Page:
Forget The Joshua Tree: Achtung Baby Is The U2 Album We Need Right Now
“But yes, I’m still running-”
U2 have been on the run for years. Running from their past, racing ever onward toward relevancy. Give the Dublin devils their due: most bands that have been around for as long as they have would have given up and rested on their laurels years ago. It’s that desire to push forward that’s driven them to greatness (their bold 90’s reinvention) and hubris (“How the hell did this album get on my phone?!”).
Until last year, that is. In 2017 the band pulled the wax from their ears and gave in to the siren song of nostalgia . The Irish quartet toured the US to play their 1987 classic The Joshua Tree in its entirety, joining the One Album Concert circuit that The Pixies, Springsteen, and so many others have struck gold with.
The band had said that their decision to take The Joshua Tree back out on the road was because the album’s yearning anthems and spiritual restlessness are more relevant now than ever before. I’ll give them the benefit of the doubt and assume that was true, and that they weren’t doing it to make beaucoup bucks or as a goodwill effort to erase the memory of Songs Of Innocence, an epic cultural miscalculation on par with Crystal Pepsi and Jar Jar Binks.
And to give credit where credit is due: even if the tour was a shameless cash grab, they still put on a hell of a show.
There’s just one problem with the band’s rationale for resurrecting The Joshua Tree: they had picked the wrong album to tour. The Joshua Tree isn’t the soundtrack to our current cultural moment- Achtung Baby is.
At first blush, that sounds wrong, doesn’t it? The Joshua Tree is their hearts-on-sleeve masterpiece, a love letter to America, the sound of rock’n’roll pilgrims trying to find peace of mind. It was the apex of the band’s Most Earnest Band In The World phase, released hot on the heels of their last record which not only had a song about MLK on it, it also had a song called “MLK”!
With Achtung Baby, they embraced irony, dance music, decadence, smart-ass sound bites, and giant sunglasses. The world’s biggest boy scouts got caught smoking in the bathroom and ended up loitering in the shadow of the Berlin wall, making prank calls to the White House.
It’s the music they made in that time, in their era of Zoo TV and B&W music videos cribbed from “Wings Of Desire”, that speaks strongly to our present moment. It’s music made by exiles, full of lullabies and come-ons crooned by people who are convinced that God has abandoned them. If ever there was a time in our history when the Almighty has said “screw this shit” and slipped out the back door, surely now is one of those times.
The Joshua Tree has lovely, epic songs on it, songs that feel as expansive and wide as the horizon; Achtung Baby works on a smaller scale. It’s cramped and busy and noisy. The Joshua Tree is something to listen to while hiking in a national park; Achtung Baby is what the people in the condos built on the ruins of that park will listen to.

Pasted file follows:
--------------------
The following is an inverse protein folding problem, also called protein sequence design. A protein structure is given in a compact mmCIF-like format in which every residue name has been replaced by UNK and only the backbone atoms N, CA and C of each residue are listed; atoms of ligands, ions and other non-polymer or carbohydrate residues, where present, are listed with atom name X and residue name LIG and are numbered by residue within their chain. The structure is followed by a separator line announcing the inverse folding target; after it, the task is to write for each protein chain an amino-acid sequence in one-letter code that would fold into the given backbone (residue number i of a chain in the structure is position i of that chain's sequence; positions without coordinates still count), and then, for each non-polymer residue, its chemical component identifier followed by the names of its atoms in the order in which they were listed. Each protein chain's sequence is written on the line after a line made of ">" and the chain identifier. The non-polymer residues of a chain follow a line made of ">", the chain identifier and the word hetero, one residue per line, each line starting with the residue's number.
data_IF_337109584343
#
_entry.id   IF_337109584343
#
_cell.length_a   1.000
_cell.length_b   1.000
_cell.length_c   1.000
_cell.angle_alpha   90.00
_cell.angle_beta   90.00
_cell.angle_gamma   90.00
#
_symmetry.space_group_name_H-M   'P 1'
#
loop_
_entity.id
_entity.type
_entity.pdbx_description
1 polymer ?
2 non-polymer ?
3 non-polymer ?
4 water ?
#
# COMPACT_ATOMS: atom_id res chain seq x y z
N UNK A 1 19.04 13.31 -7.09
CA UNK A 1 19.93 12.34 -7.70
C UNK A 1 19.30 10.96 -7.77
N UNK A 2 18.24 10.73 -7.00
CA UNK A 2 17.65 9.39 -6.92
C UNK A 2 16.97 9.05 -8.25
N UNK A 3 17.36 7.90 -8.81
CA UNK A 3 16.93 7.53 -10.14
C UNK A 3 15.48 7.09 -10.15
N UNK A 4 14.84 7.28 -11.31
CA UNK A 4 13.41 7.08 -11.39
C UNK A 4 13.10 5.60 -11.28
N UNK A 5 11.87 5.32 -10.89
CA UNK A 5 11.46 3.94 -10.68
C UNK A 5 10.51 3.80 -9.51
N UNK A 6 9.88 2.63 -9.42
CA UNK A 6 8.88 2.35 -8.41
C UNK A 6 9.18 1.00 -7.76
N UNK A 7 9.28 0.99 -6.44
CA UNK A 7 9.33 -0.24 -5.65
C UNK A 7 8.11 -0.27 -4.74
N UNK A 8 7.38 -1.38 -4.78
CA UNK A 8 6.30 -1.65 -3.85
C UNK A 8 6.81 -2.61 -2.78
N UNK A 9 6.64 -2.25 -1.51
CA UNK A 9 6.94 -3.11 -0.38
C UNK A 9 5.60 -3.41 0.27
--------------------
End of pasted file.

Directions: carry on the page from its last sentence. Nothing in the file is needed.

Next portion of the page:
The songs on Achtung Baby feel personal, directed at specific flesh and blood people. They’re full of regret and desire; there’s hope there, too, but it’s a bruised hope, spiked with wariness. They’re songs sung by people who know how bad things can get, how even the sweetest of kisses can come from traitors.
The streets HAVE names in the world we live in now, painted in the blood of protesters and chalk outlines of shooting victims. We’ve held the hand of devils and escorted them up the stairs to their thrones. The blue sky threatens to go gray with bullets any day now, and not an hour goes by where it doesn’t seem like there’s a new wire being strung out for us to trip over. Viewed in a certain light, of course The Joshua Tree has relevance to our current moment. We seem to be living in its songs.
But what The Joshua Tree doesn’t offer us is a way out. It’s a great album for contemplation, for solemnity, for navel-gazing. The times we’re in now, that solemnity is a luxury most of us can’t afford.
That’s where Achtung Baby shines. It’s an album about embracing pleasure, beauty, and fun in the face of a totally fucked universe. It tells us to love things, even when they are fake. To accept that the people we are drawn to are mysterious and could hurt us, and that we ourselves could be that way too- a vampire or a victim, depending on who’s around.
It’s a piece of music that suggests thumbing your nose at God and living your life to the fullest is the best thing to do when you’ve been kicked out of the Garden of Eden. It proposes that the best way to fight absurdity is to lean into it even harder.
Bono and company’s ironic reinvention in the 90’s was brilliant because you could still see their old selves, winking underneath the layers of snark and world-weariness. They still cared, but they realized that caring too much and too often can run you down, it can burn you out, it can even make you do soft-as-baby’s-shit blues-rock. Being earnest 24–7 is a great way to be a killjoy, or to get yourself killed.
Embracing irony and artifice is a way to thrive in a fake world. And right now, we live in a world that’s growing more fake by the day. Listening to Achtung Baby reminds me of U2’s example, how they still strove to make the world a better place but realized that good drugs, better sex, and a sense of humor makes that struggle for change a lot easier.
Sometimes it’s easier to fight a devil by being an imp than a cherub.
A shorter version of this essay originally ran as a print piece last year in Phoenix New Times. Recently re-listening to Achtung Baby on a long drive to Tucson inspired me to exhume this piece and give it a second life on the digital plane. Shout out to David Accomazzo (one of several editors that I had/have the pleasure of working with at Phoenix New Times) for giving me the opportunity to write this piece back in 2017.